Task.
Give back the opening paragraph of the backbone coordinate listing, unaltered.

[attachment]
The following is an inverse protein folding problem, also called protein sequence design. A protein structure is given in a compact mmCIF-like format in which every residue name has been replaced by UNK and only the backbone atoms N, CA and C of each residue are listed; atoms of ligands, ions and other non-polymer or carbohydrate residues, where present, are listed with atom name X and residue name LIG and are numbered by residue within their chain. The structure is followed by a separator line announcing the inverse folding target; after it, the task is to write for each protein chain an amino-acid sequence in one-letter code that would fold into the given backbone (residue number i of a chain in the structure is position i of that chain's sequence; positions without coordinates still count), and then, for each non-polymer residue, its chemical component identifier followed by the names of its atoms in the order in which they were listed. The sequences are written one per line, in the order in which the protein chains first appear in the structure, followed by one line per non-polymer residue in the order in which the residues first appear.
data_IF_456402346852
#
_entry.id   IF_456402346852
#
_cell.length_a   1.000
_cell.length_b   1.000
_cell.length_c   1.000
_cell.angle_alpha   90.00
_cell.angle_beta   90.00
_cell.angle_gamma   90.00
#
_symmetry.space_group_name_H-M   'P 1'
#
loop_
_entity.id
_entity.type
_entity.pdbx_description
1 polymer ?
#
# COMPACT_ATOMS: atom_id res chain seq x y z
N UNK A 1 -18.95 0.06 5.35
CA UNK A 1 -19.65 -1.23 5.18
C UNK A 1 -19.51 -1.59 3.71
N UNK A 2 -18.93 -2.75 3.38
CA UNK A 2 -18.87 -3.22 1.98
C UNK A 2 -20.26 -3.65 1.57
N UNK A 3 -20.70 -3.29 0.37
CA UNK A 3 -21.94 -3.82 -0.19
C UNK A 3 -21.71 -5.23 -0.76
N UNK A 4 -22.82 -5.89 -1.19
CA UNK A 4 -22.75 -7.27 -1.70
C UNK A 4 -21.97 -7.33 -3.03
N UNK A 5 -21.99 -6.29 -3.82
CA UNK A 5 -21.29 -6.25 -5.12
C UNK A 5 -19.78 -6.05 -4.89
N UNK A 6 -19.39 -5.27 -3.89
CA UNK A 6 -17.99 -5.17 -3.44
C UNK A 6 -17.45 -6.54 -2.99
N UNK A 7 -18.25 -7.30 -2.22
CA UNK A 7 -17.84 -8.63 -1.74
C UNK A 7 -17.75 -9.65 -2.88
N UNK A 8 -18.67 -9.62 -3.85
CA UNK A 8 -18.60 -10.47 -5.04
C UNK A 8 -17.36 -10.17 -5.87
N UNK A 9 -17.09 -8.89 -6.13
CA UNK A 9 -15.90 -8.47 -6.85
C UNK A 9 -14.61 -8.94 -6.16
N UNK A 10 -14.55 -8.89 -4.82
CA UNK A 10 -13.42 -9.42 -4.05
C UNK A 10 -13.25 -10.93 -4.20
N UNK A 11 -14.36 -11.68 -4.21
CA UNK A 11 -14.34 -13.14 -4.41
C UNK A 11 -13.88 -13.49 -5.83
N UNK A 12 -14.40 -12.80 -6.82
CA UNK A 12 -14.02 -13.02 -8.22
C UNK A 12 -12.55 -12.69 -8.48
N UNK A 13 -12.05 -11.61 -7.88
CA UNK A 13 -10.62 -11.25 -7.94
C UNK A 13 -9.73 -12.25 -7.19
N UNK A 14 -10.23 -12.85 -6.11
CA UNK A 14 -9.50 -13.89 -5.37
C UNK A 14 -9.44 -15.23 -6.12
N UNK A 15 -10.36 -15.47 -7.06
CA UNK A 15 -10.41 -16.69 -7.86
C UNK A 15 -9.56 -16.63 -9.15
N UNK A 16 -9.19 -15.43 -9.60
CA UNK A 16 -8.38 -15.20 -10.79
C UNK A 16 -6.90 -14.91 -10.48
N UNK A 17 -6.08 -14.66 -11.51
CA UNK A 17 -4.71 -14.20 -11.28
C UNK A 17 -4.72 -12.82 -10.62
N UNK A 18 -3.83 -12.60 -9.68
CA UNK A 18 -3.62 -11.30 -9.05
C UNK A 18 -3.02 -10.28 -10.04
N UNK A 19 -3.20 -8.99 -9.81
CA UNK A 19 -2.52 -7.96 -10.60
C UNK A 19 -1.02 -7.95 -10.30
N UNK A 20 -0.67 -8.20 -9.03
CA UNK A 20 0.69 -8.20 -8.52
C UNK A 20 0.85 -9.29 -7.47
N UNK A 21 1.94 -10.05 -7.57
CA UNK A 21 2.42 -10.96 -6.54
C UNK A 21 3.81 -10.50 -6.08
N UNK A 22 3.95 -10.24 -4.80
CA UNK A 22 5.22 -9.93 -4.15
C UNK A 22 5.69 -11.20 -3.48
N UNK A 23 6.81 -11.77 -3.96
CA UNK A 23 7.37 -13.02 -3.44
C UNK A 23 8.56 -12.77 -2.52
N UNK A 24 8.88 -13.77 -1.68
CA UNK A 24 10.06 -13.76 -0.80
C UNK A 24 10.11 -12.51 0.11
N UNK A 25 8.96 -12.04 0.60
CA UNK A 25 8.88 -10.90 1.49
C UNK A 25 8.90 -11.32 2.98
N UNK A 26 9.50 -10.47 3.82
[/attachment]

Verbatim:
The following is an inverse protein folding problem, also called protein sequence design. A protein structure is given in a compact mmCIF-like format in which every residue name has been replaced by UNK and only the backbone atoms N, CA and C of each residue are listed; atoms of ligands, ions and other non-polymer or carbohydrate residues, where present, are listed with atom name X and residue name LIG and are numbered by residue within their chain. The structure is followed by a separator line announcing the inverse folding target; after it, the task is to write for each protein chain an amino-acid sequence in one-letter code that would fold into the given backbone (residue number i of a chain in the structure is position i of that chain's sequence; positions without coordinates still count), and then, for each non-polymer residue, its chemical component identifier followed by the names of its atoms in the order in which they were listed. The sequences are written one per line, in the order in which the protein chains first appear in the structure, followed by one line per non-polymer residue in the order in which the residues first appear.